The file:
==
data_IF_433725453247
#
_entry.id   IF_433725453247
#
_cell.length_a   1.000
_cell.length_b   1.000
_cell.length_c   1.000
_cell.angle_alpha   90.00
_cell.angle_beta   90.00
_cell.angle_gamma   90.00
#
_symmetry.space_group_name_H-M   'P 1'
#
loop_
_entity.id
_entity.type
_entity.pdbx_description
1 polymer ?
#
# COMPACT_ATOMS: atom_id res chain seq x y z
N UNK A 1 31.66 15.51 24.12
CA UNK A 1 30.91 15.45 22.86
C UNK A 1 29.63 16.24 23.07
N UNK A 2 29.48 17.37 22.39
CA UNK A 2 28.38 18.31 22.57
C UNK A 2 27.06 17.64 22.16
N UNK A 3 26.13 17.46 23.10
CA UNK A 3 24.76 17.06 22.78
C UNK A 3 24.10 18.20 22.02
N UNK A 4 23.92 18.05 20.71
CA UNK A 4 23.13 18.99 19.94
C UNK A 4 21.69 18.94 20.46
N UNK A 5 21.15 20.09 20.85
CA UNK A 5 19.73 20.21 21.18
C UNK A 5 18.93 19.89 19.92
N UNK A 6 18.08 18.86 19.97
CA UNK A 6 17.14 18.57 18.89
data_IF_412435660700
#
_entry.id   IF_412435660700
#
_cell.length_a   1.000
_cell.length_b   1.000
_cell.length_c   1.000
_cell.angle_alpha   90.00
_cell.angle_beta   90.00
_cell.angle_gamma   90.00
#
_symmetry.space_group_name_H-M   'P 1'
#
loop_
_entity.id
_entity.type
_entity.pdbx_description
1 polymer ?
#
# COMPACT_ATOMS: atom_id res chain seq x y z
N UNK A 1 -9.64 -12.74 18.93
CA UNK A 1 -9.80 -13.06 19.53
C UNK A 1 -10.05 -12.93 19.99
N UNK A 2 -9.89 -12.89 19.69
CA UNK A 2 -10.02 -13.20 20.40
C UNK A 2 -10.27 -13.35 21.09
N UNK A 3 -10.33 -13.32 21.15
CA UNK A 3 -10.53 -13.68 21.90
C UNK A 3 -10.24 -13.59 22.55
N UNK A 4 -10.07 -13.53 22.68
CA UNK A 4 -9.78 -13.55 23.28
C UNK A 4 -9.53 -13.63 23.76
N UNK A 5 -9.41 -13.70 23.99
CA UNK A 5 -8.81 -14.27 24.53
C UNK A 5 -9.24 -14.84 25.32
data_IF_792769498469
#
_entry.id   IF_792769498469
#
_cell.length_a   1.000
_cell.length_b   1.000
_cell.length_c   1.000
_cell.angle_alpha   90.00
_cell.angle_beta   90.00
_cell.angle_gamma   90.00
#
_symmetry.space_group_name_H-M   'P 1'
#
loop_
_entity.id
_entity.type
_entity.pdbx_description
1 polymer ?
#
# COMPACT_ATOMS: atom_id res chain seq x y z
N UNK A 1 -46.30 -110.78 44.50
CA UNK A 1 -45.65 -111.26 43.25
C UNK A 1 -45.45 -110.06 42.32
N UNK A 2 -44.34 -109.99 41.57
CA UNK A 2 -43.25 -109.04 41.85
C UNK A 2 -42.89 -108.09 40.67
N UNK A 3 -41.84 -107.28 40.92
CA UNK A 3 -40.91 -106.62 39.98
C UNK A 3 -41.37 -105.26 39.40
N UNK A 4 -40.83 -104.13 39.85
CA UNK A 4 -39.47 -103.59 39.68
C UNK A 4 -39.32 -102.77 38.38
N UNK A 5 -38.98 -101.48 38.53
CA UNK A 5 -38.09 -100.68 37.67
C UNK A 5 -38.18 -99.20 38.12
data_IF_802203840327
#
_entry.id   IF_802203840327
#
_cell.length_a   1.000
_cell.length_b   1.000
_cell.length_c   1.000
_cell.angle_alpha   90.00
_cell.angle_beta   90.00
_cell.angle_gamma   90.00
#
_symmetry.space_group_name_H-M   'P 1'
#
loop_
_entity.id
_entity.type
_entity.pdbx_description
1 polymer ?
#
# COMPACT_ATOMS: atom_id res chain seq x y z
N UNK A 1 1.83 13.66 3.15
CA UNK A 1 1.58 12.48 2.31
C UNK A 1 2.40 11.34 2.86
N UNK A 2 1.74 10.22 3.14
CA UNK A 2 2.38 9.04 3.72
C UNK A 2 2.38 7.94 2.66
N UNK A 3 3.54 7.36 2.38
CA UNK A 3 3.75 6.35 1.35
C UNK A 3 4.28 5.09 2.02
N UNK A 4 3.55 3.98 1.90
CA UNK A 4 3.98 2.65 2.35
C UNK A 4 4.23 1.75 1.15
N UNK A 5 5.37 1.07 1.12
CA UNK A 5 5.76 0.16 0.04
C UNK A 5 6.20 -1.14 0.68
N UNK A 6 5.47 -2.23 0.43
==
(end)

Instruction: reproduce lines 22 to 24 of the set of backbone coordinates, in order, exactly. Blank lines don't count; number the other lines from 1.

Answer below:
CA UNK A 1 30.91 15.45 22.86
C UNK A 1 29.63 16.24 23.07
N UNK A 2 29.48 17.37 22.39